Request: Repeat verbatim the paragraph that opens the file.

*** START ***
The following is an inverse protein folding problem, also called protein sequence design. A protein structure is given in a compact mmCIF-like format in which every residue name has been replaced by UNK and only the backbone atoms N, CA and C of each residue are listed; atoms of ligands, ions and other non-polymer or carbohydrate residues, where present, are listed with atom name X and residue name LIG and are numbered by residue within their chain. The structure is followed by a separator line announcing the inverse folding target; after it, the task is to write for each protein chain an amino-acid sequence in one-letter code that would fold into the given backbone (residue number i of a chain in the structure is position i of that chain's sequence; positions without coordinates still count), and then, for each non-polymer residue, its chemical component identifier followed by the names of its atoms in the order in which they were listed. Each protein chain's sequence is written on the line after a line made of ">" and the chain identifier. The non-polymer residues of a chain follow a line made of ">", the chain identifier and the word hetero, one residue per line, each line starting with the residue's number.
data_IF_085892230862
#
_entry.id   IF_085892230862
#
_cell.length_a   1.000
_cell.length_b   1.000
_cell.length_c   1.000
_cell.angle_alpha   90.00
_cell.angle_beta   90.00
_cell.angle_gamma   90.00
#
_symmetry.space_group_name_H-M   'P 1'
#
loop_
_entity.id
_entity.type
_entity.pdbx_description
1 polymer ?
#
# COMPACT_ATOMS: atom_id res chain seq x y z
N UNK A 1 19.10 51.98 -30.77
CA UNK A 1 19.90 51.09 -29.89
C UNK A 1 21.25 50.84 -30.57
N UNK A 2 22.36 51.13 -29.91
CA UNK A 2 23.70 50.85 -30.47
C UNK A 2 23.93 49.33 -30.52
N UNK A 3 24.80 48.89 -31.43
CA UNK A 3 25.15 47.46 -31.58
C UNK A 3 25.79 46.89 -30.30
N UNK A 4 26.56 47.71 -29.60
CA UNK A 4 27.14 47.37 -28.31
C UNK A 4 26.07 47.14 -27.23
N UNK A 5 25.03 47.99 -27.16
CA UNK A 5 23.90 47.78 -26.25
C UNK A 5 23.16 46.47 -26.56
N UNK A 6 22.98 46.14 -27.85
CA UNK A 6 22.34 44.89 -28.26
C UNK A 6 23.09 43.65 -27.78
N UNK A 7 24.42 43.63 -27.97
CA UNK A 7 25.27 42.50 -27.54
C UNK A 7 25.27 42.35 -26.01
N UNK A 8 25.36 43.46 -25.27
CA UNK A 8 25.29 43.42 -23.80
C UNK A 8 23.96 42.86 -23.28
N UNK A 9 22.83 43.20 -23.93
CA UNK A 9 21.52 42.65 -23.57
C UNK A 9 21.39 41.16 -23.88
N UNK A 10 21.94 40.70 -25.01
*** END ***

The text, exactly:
The following is an inverse protein folding problem, also called protein sequence design. A protein structure is given in a compact mmCIF-like format in which every residue name has been replaced by UNK and only the backbone atoms N, CA and C of each residue are listed; atoms of ligands, ions and other non-polymer or carbohydrate residues, where present, are listed with atom name X and residue name LIG and are numbered by residue within their chain. The structure is followed by a separator line announcing the inverse folding target; after it, the task is to write for each protein chain an amino-acid sequence in one-letter code that would fold into the given backbone (residue number i of a chain in the structure is position i of that chain's sequence; positions without coordinates still count), and then, for each non-polymer residue, its chemical component identifier followed by the names of its atoms in the order in which they were listed. Each protein chain's sequence is written on the line after a line made of ">" and the chain identifier. The non-polymer residues of a chain follow a line made of ">", the chain identifier and the word hetero, one residue per line, each line starting with the residue's number.